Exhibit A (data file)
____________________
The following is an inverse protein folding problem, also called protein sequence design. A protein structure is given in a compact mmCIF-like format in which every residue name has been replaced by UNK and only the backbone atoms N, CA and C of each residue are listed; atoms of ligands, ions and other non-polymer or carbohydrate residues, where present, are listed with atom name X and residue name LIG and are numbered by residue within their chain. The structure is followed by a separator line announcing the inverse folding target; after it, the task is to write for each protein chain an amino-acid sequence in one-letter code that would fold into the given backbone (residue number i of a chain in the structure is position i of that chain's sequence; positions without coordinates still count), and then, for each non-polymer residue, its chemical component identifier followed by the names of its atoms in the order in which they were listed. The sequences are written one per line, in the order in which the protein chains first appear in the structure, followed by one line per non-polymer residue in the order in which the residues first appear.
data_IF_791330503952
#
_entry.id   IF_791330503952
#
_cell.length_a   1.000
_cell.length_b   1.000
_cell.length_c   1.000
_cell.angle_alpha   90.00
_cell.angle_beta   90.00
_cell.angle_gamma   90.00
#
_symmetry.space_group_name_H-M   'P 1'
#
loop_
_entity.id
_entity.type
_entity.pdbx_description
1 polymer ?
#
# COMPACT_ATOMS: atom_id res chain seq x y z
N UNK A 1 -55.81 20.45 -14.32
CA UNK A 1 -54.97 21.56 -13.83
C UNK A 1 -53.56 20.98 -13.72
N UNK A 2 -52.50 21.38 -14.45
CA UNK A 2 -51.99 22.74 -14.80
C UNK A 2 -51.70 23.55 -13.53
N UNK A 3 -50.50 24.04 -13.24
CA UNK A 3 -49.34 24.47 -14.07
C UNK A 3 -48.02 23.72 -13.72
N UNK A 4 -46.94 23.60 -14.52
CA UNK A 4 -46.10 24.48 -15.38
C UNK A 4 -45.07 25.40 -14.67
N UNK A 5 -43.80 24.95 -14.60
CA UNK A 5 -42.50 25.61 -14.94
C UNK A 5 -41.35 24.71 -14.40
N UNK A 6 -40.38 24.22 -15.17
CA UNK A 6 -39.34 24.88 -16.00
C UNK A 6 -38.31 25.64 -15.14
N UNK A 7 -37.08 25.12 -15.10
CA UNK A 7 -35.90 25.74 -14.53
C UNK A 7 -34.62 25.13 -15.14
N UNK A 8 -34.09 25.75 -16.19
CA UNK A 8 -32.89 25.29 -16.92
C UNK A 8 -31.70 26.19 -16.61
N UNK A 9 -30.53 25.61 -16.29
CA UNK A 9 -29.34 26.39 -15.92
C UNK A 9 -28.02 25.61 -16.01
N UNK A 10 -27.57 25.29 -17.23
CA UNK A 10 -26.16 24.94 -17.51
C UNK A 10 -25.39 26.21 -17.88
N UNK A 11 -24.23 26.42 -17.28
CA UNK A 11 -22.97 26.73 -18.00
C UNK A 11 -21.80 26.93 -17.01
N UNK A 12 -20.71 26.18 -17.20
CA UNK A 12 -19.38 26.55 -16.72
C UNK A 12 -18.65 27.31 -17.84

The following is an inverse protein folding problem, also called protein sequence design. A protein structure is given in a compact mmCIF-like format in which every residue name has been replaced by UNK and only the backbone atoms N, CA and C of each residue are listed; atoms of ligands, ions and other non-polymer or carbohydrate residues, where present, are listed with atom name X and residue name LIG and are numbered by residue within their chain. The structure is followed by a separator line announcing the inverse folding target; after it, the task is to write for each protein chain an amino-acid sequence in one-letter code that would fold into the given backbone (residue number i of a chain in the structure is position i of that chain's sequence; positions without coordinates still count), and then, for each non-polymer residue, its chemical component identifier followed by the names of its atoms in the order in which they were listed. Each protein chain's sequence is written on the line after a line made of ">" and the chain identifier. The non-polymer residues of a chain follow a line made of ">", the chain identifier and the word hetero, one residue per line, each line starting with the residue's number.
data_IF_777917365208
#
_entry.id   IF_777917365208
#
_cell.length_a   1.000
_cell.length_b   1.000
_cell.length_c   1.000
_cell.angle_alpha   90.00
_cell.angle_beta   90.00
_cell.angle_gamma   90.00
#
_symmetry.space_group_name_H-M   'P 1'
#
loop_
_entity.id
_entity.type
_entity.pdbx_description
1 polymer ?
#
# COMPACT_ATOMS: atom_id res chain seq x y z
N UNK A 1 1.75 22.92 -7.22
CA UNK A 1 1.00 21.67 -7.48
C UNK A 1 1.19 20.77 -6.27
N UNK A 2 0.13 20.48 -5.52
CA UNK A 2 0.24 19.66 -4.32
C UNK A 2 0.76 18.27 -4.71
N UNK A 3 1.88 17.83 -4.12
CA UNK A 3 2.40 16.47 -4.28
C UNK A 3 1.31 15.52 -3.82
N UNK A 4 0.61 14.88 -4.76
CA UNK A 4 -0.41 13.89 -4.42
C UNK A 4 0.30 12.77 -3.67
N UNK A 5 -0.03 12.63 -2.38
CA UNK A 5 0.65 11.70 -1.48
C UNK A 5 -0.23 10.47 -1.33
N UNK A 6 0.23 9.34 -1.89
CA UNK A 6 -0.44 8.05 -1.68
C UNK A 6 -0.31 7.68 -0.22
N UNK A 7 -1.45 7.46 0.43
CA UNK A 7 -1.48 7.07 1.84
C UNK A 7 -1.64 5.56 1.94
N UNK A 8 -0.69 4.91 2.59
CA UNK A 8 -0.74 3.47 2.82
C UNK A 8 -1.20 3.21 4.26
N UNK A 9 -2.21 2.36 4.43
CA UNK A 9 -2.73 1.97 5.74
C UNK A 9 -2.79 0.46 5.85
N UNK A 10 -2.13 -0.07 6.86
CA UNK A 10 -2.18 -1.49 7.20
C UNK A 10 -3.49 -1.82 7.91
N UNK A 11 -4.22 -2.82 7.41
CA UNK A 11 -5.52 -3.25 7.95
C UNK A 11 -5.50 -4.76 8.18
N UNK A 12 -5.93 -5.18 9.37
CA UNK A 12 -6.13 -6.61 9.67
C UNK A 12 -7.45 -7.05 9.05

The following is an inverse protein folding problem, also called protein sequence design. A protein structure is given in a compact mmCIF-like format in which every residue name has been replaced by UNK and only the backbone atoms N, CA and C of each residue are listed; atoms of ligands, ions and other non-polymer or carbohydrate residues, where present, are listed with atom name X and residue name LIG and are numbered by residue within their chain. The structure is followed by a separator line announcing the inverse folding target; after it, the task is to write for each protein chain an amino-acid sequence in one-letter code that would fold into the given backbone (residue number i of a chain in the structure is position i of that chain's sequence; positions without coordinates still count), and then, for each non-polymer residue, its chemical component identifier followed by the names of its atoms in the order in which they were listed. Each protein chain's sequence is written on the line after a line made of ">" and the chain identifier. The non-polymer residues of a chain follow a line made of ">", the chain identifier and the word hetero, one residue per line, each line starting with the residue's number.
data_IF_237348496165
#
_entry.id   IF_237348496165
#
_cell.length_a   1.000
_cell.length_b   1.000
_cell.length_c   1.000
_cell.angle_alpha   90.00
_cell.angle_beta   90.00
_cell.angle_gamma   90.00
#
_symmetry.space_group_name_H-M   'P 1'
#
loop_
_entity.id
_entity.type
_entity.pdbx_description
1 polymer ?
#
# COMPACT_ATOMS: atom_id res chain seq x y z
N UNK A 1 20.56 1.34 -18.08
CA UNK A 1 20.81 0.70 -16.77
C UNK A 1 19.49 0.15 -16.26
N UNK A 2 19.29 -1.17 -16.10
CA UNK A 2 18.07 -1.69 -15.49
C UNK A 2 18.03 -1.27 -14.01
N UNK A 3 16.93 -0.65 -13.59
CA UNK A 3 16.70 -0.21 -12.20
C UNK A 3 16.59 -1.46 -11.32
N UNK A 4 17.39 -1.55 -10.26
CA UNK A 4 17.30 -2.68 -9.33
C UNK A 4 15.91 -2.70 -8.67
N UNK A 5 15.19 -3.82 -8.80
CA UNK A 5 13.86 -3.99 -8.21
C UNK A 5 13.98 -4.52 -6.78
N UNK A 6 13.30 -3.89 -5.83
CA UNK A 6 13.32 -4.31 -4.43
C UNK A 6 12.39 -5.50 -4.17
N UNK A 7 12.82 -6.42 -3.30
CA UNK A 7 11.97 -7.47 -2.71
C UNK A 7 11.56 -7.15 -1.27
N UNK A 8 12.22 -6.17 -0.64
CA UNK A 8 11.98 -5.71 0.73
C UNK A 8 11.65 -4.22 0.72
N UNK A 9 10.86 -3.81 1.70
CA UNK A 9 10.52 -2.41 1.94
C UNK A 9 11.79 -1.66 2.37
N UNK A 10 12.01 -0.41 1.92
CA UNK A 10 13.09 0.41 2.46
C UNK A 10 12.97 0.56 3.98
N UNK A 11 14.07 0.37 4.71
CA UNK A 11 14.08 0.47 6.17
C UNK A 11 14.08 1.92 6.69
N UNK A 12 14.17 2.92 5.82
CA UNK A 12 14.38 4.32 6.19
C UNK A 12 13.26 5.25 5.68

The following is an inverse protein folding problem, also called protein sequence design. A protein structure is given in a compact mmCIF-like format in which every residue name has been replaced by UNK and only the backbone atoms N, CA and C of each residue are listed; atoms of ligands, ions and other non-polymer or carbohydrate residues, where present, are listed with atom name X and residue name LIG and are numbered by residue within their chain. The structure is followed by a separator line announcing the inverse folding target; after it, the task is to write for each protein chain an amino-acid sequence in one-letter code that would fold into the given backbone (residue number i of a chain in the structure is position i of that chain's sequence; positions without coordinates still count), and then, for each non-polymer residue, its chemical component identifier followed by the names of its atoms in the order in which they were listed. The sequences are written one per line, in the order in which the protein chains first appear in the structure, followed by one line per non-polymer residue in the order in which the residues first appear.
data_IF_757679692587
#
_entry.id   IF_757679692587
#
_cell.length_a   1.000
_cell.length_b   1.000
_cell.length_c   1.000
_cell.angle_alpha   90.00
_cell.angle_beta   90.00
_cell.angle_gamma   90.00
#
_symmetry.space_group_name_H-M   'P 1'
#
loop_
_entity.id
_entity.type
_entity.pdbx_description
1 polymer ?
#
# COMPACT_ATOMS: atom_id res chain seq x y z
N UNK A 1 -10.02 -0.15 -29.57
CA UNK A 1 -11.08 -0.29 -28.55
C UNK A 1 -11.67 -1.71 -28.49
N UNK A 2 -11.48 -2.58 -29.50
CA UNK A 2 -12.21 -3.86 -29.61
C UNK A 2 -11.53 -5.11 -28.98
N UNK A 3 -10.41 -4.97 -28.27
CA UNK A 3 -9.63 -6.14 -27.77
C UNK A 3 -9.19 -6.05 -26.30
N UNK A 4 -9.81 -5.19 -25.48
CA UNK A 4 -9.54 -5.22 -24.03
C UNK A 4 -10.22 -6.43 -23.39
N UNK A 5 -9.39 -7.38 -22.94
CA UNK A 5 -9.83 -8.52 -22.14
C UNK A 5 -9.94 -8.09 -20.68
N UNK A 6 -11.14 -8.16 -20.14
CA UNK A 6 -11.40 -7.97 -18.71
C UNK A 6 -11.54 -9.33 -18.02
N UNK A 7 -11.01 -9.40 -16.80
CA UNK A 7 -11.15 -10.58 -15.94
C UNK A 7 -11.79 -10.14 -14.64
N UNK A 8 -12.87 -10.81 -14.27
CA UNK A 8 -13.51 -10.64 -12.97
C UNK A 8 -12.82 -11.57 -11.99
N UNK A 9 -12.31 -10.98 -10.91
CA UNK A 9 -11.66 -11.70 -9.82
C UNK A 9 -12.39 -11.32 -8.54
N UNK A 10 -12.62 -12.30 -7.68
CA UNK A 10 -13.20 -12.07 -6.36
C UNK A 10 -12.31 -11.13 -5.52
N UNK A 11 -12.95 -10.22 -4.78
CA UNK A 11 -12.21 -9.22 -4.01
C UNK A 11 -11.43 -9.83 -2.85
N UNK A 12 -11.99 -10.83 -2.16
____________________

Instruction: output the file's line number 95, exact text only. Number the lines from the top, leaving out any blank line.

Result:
CA UNK A 6 -0.44 8.05 -1.68